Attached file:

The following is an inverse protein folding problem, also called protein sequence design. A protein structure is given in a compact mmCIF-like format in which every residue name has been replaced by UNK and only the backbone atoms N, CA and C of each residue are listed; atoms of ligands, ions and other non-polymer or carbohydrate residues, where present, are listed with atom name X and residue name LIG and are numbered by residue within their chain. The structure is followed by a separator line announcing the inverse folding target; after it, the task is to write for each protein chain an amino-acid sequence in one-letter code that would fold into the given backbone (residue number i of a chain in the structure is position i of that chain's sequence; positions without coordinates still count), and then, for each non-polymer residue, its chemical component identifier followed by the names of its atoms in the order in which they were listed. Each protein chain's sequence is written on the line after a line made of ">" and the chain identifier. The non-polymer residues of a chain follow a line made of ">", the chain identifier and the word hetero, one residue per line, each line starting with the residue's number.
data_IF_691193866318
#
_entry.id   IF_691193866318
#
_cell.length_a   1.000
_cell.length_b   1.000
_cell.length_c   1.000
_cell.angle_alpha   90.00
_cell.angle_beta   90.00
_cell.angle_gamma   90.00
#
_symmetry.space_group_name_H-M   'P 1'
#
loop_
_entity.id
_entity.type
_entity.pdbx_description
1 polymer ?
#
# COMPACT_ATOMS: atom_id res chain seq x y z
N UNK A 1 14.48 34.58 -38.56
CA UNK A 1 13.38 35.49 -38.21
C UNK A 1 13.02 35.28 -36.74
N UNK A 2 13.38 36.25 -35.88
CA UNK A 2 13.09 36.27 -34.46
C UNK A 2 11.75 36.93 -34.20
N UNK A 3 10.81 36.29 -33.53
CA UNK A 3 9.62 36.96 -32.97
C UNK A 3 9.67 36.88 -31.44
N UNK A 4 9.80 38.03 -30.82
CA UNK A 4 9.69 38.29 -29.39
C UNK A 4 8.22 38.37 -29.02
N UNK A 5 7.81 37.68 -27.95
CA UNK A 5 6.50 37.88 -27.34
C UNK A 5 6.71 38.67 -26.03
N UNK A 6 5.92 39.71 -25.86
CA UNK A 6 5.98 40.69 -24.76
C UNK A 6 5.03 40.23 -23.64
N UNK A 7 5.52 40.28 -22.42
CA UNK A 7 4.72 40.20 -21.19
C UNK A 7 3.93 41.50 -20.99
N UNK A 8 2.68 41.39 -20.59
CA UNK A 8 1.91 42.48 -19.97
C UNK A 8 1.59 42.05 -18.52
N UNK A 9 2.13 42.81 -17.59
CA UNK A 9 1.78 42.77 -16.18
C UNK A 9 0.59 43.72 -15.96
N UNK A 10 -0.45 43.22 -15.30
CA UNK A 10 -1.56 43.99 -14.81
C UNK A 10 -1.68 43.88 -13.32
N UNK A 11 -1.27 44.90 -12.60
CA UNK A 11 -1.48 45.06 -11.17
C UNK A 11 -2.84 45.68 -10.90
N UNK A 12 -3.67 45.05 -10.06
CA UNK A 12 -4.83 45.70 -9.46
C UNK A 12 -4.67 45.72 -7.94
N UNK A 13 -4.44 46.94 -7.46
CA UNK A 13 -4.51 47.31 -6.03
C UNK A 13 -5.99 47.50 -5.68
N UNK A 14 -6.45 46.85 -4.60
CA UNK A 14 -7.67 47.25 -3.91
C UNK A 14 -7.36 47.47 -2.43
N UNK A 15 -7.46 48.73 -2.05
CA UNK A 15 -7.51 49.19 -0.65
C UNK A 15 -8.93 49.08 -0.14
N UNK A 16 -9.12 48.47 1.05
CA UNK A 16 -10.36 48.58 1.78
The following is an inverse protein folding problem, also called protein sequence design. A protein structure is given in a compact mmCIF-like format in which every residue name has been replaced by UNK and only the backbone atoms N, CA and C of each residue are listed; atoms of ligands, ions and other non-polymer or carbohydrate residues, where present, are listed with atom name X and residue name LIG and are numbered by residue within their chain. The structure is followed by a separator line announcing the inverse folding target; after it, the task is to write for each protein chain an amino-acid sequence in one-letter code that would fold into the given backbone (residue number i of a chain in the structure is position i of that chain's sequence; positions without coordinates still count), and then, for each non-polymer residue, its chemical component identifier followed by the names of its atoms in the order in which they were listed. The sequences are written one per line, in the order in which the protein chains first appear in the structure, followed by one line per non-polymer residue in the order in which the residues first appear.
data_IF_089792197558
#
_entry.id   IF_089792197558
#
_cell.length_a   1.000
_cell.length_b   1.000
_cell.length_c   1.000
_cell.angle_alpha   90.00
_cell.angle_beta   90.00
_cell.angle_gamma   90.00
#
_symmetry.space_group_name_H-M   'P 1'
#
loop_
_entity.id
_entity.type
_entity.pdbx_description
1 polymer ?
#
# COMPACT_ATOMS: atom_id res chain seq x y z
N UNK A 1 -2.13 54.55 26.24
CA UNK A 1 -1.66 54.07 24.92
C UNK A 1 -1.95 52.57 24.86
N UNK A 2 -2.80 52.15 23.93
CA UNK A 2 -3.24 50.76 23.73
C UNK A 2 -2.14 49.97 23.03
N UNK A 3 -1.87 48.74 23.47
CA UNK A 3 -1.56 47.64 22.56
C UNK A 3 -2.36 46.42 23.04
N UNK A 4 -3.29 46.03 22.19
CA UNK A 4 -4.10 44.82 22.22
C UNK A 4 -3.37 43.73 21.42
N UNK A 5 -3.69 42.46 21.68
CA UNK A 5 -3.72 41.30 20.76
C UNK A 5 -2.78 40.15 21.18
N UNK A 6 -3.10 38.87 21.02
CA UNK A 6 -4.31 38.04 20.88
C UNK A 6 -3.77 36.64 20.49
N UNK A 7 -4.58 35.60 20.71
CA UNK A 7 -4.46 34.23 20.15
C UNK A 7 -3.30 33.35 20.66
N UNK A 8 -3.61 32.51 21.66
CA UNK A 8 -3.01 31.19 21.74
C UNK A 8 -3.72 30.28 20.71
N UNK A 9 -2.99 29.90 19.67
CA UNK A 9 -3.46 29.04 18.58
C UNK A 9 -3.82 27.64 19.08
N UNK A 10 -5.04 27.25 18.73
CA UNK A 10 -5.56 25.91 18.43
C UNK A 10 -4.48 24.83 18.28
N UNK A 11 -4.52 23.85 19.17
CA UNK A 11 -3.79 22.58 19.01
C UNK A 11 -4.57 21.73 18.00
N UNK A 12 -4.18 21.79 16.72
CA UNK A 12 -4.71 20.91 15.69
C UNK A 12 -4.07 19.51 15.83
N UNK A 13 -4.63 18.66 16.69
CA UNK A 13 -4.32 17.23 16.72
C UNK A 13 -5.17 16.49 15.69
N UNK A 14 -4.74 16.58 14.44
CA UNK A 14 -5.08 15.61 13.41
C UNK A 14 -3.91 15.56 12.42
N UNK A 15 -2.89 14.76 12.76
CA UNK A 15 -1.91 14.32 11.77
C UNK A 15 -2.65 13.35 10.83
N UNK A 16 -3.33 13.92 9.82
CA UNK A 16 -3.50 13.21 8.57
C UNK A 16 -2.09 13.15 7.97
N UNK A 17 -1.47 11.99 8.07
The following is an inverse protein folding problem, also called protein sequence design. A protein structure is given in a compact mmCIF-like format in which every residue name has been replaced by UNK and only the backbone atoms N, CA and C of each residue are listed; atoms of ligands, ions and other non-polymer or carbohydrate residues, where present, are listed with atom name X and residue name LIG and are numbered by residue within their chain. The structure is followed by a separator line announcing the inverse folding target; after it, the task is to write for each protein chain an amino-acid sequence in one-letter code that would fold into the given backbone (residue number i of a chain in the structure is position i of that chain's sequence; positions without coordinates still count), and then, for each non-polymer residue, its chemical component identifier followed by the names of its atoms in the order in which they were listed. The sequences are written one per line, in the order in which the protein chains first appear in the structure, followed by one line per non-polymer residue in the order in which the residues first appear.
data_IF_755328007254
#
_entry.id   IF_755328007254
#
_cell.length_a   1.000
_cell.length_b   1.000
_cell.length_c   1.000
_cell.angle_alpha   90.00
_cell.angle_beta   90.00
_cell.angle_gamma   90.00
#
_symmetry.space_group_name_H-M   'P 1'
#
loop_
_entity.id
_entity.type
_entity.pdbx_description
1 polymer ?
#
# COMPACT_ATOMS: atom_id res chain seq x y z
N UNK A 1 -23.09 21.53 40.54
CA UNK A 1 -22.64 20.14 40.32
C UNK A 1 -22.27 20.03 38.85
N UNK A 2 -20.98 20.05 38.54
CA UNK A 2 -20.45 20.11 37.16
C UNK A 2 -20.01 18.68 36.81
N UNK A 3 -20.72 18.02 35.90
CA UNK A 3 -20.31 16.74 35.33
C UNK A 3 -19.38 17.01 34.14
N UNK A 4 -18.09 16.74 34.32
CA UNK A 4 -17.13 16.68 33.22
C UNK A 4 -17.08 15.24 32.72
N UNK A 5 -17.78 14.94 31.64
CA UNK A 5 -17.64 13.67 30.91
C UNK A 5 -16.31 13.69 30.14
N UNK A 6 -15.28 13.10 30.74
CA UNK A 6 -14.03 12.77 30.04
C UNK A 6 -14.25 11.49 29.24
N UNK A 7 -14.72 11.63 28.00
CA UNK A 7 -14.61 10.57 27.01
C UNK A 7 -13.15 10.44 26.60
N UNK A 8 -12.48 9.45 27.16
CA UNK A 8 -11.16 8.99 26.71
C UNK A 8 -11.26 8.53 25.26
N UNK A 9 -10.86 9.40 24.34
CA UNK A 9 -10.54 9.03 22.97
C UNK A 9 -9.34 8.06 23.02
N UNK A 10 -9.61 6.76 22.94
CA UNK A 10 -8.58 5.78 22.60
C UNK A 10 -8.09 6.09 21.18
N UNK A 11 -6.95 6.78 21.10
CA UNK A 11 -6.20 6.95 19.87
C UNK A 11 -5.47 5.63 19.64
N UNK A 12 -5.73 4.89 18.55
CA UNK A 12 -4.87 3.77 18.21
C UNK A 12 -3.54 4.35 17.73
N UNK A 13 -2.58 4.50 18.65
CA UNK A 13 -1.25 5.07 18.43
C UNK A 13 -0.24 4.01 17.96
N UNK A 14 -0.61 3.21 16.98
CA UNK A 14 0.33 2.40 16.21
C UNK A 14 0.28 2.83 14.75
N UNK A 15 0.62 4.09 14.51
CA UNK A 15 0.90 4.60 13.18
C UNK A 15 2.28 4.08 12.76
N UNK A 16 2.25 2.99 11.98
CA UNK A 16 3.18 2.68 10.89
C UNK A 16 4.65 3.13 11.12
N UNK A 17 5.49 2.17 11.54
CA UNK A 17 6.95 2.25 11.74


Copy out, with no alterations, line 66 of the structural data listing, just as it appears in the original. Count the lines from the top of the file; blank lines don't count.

C UNK A 15 -8.93 49.08 -0.14